Presentation Title

Phenomenology and Ontology

Presenter Information

James M. WaldeckFollow

Document Type

Panel Presentation

Keywords

Heidegger, Philosophy, Being and Time

Biography

Mike Waldeck Jr is an undergraduate at Marshall University.

Major

Philosophy, Mathematics, and Spanish

Advisor for this project

Jeffrey L. Powell, Ph.D.

Start Date

20-4-2018 2:00 PM

End Date

20-4-2018 3:15 PM

Abstract

In Section 11 of Lecture-Course, History of the Concept of Time, Martin Heidegger states that “Husserl’s primary question is simply not concerned with the character of the being of consciousness. Rather, he is guided by the following concern: How can consciousness become the possible object of an absolute science? The primary concern which guides him is the idea of an absolute science. This idea… is the idea which has occupied modern philosophy ever since Descartes. The elaboration of pure consciousness as the thematic field of phenomenology is not derived phenomenologically by going back to the matters themselves but by going back to a traditional idea of philosophy.(History 147)

In this presentation, I will discuss Heidegger’s critique of phenomenology, how, from this critique, Heidegger connects Ontology and Phenomenology through the revelation that “Ontology and Phenomenology are not two different disciplines which among others belong to philosophy. Both terms characterize Philosophy itself, its object and procedure. Philosophy is universal Phenomenological ontology” (Being and Time 38) Then I will discuss how this revelation uncovers that Phenomenology’s “essential character does not consist in its actuality as a philosophical ‘movement.’ Higher than actuality stands possibility. We can understand phenomenology solely by seizing upon it as a possibility.” (Being and Time 39)

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Apr 20th, 2:00 PM Apr 20th, 3:15 PM

Phenomenology and Ontology

In Section 11 of Lecture-Course, History of the Concept of Time, Martin Heidegger states that “Husserl’s primary question is simply not concerned with the character of the being of consciousness. Rather, he is guided by the following concern: How can consciousness become the possible object of an absolute science? The primary concern which guides him is the idea of an absolute science. This idea… is the idea which has occupied modern philosophy ever since Descartes. The elaboration of pure consciousness as the thematic field of phenomenology is not derived phenomenologically by going back to the matters themselves but by going back to a traditional idea of philosophy.(History 147)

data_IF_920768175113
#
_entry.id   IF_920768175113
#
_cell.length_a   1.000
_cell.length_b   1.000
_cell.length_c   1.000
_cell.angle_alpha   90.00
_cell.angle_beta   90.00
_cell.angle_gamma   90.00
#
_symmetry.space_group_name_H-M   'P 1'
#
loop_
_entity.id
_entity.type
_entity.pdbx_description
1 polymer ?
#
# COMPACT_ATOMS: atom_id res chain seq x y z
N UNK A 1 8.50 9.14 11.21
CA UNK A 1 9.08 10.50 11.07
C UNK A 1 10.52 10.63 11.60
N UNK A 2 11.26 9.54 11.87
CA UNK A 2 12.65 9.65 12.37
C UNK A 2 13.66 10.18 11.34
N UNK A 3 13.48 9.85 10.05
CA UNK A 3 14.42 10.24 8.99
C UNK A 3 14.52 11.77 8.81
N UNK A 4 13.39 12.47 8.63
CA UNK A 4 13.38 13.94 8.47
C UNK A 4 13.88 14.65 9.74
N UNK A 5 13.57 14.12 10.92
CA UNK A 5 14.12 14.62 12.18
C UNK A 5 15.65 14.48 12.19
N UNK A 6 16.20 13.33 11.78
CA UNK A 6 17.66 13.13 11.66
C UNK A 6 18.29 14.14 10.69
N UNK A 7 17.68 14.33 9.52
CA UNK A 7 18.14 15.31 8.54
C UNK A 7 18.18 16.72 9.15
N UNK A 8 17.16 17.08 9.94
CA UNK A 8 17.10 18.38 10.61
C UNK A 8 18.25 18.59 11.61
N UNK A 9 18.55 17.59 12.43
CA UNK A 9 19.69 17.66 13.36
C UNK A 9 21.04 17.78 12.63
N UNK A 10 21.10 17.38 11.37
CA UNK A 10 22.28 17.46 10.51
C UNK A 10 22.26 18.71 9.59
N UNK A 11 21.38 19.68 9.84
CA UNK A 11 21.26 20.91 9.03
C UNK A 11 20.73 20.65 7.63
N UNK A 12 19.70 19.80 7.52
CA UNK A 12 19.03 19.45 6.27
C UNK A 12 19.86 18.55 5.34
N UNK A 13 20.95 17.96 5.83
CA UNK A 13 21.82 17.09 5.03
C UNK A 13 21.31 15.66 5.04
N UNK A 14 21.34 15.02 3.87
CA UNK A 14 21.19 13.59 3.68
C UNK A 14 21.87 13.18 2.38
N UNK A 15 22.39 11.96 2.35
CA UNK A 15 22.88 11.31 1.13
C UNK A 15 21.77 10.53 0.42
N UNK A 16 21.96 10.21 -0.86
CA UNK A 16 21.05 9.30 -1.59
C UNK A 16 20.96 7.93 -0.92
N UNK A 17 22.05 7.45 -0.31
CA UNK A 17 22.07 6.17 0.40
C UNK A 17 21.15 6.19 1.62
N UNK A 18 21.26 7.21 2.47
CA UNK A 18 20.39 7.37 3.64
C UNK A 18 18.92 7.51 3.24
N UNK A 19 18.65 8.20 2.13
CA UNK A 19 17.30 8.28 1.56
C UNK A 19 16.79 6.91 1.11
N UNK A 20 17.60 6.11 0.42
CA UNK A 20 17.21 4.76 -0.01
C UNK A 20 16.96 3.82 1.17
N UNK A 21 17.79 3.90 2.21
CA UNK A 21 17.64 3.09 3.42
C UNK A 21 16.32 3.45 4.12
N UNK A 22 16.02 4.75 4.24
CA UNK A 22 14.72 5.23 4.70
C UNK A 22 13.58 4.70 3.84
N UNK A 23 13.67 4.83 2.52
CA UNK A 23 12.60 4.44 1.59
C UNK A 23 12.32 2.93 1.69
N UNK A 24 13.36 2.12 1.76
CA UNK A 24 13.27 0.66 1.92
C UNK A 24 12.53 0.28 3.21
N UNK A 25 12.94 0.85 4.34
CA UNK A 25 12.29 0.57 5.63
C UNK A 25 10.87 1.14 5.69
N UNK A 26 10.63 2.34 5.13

In this presentation, I will discuss Heidegger’s critique of phenomenology, how, from this critique, Heidegger connects Ontology and Phenomenology through the revelation that “Ontology and Phenomenology are not two different disciplines which among others belong to philosophy. Both terms characterize Philosophy itself, its object and procedure. Philosophy is universal Phenomenological ontology” (Being and Time 38) Then I will discuss how this revelation uncovers that Phenomenology’s “essential character does not consist in its actuality as a philosophical ‘movement.’ Higher than actuality stands possibility. We can understand phenomenology solely by seizing upon it as a possibility.” (Being and Time 39)